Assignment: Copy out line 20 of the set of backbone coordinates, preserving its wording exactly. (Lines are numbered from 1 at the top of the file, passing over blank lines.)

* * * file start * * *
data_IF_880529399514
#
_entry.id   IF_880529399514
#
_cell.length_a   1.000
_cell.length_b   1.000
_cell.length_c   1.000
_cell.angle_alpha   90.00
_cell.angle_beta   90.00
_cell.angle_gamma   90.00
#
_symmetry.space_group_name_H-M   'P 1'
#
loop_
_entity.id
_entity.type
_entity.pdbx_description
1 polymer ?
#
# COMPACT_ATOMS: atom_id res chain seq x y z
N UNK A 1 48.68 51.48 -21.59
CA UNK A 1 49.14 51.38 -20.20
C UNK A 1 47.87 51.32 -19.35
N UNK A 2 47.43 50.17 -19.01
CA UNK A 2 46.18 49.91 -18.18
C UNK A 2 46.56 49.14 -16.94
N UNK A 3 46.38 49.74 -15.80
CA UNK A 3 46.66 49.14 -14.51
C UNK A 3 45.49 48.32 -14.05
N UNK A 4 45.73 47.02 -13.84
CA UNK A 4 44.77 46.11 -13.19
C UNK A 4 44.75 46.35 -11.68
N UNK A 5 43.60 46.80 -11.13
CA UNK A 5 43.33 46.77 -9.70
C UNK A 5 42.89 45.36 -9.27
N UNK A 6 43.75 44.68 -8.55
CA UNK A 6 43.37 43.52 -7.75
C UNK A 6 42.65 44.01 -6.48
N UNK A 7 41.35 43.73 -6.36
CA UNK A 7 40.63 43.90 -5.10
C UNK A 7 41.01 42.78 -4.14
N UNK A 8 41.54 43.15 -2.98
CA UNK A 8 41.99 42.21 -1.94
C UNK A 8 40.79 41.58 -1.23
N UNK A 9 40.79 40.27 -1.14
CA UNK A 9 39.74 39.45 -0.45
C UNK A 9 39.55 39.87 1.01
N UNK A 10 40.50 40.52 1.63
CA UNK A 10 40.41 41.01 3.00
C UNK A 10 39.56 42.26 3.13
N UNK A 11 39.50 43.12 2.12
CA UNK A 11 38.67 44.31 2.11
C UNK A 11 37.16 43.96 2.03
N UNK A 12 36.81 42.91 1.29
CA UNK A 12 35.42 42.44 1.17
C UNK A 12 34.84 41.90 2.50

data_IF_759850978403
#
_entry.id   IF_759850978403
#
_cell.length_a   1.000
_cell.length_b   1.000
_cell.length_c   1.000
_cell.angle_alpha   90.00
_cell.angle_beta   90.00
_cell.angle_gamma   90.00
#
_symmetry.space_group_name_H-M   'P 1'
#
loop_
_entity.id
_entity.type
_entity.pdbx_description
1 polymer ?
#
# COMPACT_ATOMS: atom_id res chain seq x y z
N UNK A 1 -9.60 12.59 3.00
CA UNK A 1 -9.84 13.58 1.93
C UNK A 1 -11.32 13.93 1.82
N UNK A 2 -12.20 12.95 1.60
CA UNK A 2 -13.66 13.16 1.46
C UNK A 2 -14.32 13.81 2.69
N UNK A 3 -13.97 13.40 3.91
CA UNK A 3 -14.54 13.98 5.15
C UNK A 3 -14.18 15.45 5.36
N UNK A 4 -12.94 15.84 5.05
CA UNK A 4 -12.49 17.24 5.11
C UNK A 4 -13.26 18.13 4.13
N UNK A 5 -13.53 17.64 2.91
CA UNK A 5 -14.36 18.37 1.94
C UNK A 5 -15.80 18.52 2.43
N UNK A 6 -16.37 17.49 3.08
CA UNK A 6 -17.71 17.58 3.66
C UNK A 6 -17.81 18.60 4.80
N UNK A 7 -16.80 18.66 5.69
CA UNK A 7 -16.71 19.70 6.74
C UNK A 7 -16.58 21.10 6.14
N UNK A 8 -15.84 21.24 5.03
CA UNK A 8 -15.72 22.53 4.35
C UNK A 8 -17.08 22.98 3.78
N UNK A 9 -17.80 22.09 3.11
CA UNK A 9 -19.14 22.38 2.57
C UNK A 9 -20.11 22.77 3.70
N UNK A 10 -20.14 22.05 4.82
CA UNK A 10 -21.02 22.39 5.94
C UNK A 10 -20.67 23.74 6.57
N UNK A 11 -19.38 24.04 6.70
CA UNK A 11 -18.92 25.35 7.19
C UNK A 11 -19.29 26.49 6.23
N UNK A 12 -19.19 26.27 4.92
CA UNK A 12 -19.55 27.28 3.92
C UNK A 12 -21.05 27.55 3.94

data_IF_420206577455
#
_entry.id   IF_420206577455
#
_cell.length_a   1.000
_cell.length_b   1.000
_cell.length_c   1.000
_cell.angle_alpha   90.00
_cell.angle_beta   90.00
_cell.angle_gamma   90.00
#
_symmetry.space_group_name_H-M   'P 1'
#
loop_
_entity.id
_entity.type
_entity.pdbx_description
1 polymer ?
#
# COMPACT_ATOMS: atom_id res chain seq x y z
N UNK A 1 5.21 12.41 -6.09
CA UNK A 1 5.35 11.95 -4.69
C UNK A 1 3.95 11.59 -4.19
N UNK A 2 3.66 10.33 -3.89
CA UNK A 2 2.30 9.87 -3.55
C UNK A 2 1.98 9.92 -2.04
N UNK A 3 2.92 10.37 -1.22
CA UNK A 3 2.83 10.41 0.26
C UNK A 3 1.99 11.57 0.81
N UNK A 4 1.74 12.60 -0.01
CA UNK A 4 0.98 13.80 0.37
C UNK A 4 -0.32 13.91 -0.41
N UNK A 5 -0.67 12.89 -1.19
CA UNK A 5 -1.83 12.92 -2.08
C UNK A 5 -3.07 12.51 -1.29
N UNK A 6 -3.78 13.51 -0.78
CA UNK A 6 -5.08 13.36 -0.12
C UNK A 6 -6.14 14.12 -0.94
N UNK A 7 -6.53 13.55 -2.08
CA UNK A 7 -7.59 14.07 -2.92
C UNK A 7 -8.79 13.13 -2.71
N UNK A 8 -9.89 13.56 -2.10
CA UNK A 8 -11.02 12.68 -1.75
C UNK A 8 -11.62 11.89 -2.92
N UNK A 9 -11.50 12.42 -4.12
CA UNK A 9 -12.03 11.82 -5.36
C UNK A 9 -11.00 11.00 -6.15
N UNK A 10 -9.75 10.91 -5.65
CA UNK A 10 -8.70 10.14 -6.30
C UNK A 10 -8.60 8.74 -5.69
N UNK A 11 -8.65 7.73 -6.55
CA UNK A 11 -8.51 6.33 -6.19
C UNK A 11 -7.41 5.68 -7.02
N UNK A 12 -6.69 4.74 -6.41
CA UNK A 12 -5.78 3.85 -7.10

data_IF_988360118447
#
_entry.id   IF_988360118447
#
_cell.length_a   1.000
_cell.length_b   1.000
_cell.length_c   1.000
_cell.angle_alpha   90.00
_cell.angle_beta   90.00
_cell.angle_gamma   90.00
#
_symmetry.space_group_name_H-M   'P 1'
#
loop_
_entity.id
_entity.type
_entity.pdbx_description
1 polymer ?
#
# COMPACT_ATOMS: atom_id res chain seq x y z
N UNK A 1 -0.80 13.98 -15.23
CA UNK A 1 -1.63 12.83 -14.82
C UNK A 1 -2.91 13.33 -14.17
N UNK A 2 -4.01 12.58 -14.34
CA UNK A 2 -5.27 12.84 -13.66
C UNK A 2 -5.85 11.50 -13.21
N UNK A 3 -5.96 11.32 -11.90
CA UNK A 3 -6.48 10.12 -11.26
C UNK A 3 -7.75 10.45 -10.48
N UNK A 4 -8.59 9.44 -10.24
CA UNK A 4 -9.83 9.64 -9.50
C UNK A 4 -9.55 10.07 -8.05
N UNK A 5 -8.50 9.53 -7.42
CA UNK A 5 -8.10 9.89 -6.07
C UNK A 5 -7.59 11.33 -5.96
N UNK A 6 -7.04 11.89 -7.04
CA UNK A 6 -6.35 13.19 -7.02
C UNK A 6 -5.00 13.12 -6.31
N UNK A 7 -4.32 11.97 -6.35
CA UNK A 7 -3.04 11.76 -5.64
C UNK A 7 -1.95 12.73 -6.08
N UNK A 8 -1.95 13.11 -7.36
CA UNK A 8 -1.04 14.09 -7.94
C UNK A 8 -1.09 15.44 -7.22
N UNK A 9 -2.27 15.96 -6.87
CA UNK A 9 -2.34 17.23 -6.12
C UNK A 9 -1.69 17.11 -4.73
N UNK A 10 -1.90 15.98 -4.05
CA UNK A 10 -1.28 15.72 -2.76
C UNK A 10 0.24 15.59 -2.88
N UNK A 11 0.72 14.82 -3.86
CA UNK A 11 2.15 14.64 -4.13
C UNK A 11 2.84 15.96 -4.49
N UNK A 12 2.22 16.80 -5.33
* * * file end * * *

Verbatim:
# COMPACT_ATOMS: atom_id res chain seq x y z